Stink bug infestation is caused by the inability to control the population of these bugs. Success in stink bug control is eliminating them to a rate where they are no longer capable of causing nuisance and harm to humans and plants. Basically, all efforts in exterminating these insects fall into any of these methods that are described in detail below. However, the scientific community has researched and concluded that the use of natural methods against stink bugs can solve the problem for a long period of time. Described below are typical methods in stink bug control, their disadvantages, and the impact of using natural methods to counteract the harmful effects of the former.
Destroying the hibernating places of harmful pests such as the brown marmorated stink bug is one of the most common ways in controlling the population of these insects. Since these pests live inside human dwellings and man-made structures during the winter season, they should be killed while they are still in their hibernating grounds to prevent them from going out and breeding at springtime. Most of us use chemical pesticides to kill them instantly. However, continued or improper use of these chemicals can lead to pest resistance. There will come a time when stink bugs will develop immunity against these treatments. It is also risky to use on households with children or pets, due to accidental poisoning.
Using light traps and conventional traps to capture stink bugs is effective only if the populations of these insects are still manageable. Unfortunately, these methods may be futile if the numbers of stink bugs reach plague proportions. There may also be high electricity costs when using light traps during long periods of time, especially during the spring season. Conventional traps can capture large numbers of stink bugs but to the point that they may be crowded inside the reservoir, and allowing some of these insects to escape.
Stink bug vacuums and other similar electrical powered devices are also effective only when infestation is still not severe. This method is also futile during stink bug invasions, and this adds only to the cost of batteries, spare parts, and repairs just in case the device breaks down.
Due to ineffectiveness in controlling or eliminating the populations of brown marmorated stink bugs and green stink bugs, scientists are now looking into natural and environmentally friendly methods to kill these pests. Many breakthroughs are proving that these methods can disrupt the life cycles of stink bugs and totally annihilate them in the long run.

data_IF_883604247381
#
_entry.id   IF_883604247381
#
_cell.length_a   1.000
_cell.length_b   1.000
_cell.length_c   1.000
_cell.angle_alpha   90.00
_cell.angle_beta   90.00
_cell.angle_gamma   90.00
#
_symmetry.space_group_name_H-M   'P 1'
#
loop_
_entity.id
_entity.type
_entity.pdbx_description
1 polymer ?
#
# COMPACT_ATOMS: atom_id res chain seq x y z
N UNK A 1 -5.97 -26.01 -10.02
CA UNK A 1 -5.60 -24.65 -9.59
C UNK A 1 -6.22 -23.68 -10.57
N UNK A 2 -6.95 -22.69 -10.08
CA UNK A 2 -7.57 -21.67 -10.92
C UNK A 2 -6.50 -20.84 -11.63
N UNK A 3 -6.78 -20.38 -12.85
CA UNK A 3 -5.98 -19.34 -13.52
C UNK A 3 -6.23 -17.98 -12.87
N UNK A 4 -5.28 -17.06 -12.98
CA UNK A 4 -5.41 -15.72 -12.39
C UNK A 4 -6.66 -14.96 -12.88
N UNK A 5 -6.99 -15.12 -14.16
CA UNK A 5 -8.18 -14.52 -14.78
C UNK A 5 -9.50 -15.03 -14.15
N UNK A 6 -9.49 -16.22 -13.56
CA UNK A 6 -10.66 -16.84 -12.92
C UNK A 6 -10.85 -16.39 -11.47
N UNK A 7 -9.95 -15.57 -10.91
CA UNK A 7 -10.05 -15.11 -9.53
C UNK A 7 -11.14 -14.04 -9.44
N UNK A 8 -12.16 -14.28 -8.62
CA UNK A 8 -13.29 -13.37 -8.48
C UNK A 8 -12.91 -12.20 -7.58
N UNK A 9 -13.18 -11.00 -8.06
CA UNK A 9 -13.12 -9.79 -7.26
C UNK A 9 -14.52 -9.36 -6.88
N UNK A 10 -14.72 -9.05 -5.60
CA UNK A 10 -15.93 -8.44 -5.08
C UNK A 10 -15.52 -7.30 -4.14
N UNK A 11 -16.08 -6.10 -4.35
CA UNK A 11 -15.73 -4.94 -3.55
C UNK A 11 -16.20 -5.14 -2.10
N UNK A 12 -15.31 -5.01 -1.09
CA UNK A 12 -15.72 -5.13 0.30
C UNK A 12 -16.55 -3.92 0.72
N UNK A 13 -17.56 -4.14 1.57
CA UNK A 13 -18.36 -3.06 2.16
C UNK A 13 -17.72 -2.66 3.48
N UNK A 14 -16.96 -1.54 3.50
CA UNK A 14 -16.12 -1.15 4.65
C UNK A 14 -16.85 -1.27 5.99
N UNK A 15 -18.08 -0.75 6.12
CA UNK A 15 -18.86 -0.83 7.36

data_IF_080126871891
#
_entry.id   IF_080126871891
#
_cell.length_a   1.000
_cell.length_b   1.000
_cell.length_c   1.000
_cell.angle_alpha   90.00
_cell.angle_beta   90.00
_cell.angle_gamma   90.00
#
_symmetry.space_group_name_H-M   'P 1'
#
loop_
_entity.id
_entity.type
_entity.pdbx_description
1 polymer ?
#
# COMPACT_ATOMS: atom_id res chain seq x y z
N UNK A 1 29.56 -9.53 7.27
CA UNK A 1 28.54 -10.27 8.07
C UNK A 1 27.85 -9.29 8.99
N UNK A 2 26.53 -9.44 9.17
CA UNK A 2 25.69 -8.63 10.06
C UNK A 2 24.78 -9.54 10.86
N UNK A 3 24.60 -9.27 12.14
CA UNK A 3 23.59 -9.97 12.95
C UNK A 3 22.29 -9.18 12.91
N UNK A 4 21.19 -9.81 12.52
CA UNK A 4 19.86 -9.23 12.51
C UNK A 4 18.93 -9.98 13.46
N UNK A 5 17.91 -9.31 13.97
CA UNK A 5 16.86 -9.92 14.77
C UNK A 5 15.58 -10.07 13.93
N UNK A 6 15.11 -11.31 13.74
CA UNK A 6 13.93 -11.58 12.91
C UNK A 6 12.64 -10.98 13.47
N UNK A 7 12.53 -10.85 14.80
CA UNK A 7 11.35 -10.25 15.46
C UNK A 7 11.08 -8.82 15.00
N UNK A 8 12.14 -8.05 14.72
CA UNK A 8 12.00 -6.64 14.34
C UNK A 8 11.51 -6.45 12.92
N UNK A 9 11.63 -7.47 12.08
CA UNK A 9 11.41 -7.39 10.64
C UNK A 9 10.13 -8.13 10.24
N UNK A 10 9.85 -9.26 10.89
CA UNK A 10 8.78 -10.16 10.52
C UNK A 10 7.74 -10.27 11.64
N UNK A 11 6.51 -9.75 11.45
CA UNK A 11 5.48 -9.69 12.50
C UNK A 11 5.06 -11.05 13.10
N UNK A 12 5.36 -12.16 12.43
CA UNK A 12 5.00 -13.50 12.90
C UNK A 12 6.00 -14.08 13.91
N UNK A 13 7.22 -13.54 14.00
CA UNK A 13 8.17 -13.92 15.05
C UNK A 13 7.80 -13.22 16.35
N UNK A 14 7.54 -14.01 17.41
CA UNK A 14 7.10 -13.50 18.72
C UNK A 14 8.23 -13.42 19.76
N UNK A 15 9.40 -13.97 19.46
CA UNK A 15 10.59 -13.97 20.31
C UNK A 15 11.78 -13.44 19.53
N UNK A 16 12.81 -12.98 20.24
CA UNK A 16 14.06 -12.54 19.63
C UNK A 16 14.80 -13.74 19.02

Biologists are placing their hopes on a small insect that can destroy stink bugs: the tachinid fly. Based on their research, they have found out that female tachinid flies lay their eggs inside stink bug nymph bodies and their egg clusters. Once hatched, the larvae of these flies feed on their hosts, killing them. A prospective plan of some gardeners is to attract adult flies to their gardens by planting spice crops such as parsley, sweet clover, and dill. They hope that these parasitic flies will kill stink bugs right at the start of the latter’s life cycle.
A particular parasitic wasp from Asia is another prospect which is still under laboratory studies for use to control against destructive stink bug species. In an experiment based on a US Department of Agriculture research lab in Delaware, they discovered that the wasp implants its own young inside stink bug eggs. Once the egg of the parasitic wasp is implanted inside the stink bug’s egg, it hatches and consumes the contents of the stink bug’s egg. Eventually, the whole cluster of stink bugs will be made hosts of the wasp. Nevertheless, the scientists are still not finished with this experiment to make sure that the wasp will not prey on beneficial stink bug species. They are concentrating their efforts so that the parasitic wasp will only target the brown marmorated stink bug and the green stink bug species.
Since it is not yet feasible for the public to breed tachinid flies and parasitic wasps for stink bug extermination, it is wise to use organic pesticides for killing stink bugs. You can buy pyrethrin pesticides from your friendly agricultural supply dealer. These natural chemicals are extracted from flowers, namely the chrysanthemums, and these compounds kill insect pests such as stink bugs, on contact. The good news is that these pest killers spare beneficial insects such as bees, butterflies, and wasps.
The goal of natural methods in stink bug elimination programs is to totally replace synthetic pesticides.